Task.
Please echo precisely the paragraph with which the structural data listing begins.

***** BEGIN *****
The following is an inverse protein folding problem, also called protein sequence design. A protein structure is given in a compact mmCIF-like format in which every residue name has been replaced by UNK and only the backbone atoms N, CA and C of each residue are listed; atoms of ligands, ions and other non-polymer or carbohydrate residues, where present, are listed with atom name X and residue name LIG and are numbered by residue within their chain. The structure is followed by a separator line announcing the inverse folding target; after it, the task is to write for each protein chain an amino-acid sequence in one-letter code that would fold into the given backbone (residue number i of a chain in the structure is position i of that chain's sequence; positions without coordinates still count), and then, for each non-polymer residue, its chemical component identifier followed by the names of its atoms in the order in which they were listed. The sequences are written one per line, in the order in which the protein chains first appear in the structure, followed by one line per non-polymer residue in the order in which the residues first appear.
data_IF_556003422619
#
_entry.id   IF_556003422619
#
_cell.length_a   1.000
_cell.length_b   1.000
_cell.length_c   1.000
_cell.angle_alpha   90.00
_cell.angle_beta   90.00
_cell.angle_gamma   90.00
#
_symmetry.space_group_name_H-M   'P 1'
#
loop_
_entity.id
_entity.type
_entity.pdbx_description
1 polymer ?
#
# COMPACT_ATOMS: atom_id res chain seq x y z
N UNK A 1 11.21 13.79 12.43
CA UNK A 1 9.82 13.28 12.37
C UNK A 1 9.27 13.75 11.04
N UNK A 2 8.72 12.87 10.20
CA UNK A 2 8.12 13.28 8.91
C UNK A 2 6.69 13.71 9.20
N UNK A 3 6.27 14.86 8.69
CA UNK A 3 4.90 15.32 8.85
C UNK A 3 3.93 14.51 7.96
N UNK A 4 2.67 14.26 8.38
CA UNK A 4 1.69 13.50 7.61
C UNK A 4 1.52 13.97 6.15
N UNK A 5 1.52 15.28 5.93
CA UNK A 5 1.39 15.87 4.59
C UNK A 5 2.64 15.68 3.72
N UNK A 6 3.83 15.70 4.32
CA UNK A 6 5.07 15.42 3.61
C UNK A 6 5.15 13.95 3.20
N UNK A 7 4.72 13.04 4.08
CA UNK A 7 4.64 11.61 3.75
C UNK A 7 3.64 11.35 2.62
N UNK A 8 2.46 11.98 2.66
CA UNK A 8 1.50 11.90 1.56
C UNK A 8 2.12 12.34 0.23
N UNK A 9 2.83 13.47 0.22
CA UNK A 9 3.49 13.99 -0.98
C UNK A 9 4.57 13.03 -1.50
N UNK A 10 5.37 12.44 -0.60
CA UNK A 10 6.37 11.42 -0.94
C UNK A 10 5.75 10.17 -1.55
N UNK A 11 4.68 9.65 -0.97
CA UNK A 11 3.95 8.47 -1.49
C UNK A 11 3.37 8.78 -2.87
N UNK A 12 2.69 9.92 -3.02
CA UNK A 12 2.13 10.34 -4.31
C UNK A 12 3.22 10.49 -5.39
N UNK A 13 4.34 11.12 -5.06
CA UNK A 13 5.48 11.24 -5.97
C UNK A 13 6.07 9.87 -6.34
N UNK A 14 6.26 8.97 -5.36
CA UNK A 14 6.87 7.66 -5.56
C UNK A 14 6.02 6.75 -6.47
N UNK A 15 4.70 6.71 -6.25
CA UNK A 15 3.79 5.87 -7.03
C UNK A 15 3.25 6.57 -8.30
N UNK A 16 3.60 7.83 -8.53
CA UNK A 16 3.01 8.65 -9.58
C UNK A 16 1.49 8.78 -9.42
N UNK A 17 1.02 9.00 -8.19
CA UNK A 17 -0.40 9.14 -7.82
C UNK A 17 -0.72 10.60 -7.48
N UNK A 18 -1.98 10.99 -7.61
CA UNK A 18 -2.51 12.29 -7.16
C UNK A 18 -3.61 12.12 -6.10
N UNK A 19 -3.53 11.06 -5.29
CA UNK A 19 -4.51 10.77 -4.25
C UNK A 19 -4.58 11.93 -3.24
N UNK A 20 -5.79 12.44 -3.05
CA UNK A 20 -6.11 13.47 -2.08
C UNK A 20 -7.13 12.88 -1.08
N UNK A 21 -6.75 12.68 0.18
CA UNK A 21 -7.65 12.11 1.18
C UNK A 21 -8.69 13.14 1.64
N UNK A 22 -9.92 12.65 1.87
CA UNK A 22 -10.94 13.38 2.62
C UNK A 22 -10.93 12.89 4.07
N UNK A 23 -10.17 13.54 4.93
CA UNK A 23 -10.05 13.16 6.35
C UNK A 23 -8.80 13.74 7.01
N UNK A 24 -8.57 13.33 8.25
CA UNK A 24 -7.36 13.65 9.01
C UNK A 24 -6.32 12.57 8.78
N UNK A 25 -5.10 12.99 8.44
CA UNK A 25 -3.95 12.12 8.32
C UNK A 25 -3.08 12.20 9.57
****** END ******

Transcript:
The following is an inverse protein folding problem, also called protein sequence design. A protein structure is given in a compact mmCIF-like format in which every residue name has been replaced by UNK and only the backbone atoms N, CA and C of each residue are listed; atoms of ligands, ions and other non-polymer or carbohydrate residues, where present, are listed with atom name X and residue name LIG and are numbered by residue within their chain. The structure is followed by a separator line announcing the inverse folding target; after it, the task is to write for each protein chain an amino-acid sequence in one-letter code that would fold into the given backbone (residue number i of a chain in the structure is position i of that chain's sequence; positions without coordinates still count), and then, for each non-polymer residue, its chemical component identifier followed by the names of its atoms in the order in which they were listed. The sequences are written one per line, in the order in which the protein chains first appear in the structure, followed by one line per non-polymer residue in the order in which the residues first appear.